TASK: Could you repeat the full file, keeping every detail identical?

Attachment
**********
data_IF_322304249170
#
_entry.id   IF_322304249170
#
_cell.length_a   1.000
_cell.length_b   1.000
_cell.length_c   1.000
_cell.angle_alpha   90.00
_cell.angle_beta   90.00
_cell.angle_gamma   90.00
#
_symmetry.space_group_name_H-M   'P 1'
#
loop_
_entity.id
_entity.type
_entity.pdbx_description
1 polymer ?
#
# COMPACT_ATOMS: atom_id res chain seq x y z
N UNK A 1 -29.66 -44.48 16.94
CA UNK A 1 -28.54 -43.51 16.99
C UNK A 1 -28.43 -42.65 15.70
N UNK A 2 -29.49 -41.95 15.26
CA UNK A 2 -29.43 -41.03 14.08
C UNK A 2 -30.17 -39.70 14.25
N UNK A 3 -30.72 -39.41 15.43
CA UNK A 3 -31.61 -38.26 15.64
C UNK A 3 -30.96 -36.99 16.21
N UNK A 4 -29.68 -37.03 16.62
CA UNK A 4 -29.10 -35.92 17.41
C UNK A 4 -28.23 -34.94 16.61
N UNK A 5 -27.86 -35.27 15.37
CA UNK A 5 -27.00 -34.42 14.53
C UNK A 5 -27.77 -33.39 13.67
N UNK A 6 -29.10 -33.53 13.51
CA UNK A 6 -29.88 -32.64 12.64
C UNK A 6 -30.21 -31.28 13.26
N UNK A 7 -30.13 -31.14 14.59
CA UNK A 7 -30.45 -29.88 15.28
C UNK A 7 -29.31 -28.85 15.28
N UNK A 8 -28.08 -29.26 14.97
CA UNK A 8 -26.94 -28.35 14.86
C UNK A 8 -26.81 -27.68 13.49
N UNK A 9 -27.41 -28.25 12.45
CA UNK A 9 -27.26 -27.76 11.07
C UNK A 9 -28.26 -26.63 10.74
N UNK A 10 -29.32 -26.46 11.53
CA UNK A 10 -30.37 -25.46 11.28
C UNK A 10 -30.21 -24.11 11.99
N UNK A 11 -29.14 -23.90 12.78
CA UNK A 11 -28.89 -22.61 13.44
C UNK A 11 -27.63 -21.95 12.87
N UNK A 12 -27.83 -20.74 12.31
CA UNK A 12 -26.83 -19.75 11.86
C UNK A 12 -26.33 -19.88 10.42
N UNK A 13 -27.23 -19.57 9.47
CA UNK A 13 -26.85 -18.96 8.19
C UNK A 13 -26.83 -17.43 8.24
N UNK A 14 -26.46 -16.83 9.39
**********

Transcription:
data_IF_322304249170
#
_entry.id   IF_322304249170
#
_cell.length_a   1.000
_cell.length_b   1.000
_cell.length_c   1.000
_cell.angle_alpha   90.00
_cell.angle_beta   90.00
_cell.angle_gamma   90.00
#
_symmetry.space_group_name_H-M   'P 1'
#
loop_
_entity.id
_entity.type
_entity.pdbx_description
1 polymer ?
#
# COMPACT_ATOMS: atom_id res chain seq x y z
N UNK A 1 -29.66 -44.48 16.94
CA UNK A 1 -28.54 -43.51 16.99
C UNK A 1 -28.43 -42.65 15.70
N UNK A 2 -29.49 -41.95 15.26
CA UNK A 2 -29.43 -41.03 14.08
C UNK A 2 -30.17 -39.70 14.25
N UNK A 3 -30.72 -39.41 15.43
CA UNK A 3 -31.61 -38.26 15.64
C UNK A 3 -30.96 -36.99 16.21
N UNK A 4 -29.68 -37.03 16.62
CA UNK A 4 -29.10 -35.92 17.41
C UNK A 4 -28.23 -34.94 16.61
N UNK A 5 -27.86 -35.27 15.37
CA UNK A 5 -27.00 -34.42 14.53
C UNK A 5 -27.77 -33.39 13.67
N UNK A 6 -29.10 -33.53 13.51
CA UNK A 6 -29.88 -32.64 12.64
C UNK A 6 -30.21 -31.28 13.26
N UNK A 7 -30.13 -31.14 14.59
CA UNK A 7 -30.45 -29.88 15.28
C UNK A 7 -29.31 -28.85 15.28
N UNK A 8 -28.08 -29.26 14.97
CA UNK A 8 -26.94 -28.35 14.86
C UNK A 8 -26.81 -27.68 13.49
N UNK A 9 -27.41 -28.25 12.45
CA UNK A 9 -27.26 -27.76 11.07
C UNK A 9 -28.26 -26.63 10.74
N UNK A 10 -29.32 -26.46 11.53
CA UNK A 10 -30.37 -25.46 11.28
C UNK A 10 -30.21 -24.11 11.99
N UNK A 11 -29.14 -23.90 12.78
CA UNK A 11 -28.89 -22.61 13.44
C UNK A 11 -27.63 -21.95 12.87
N UNK A 12 -27.83 -20.74 12.31
CA UNK A 12 -26.83 -19.75 11.86
C UNK A 12 -26.33 -19.88 10.42
N UNK A 13 -27.23 -19.57 9.47
CA UNK A 13 -26.85 -18.96 8.19
C UNK A 13 -26.83 -17.43 8.24
N UNK A 14 -26.46 -16.83 9.39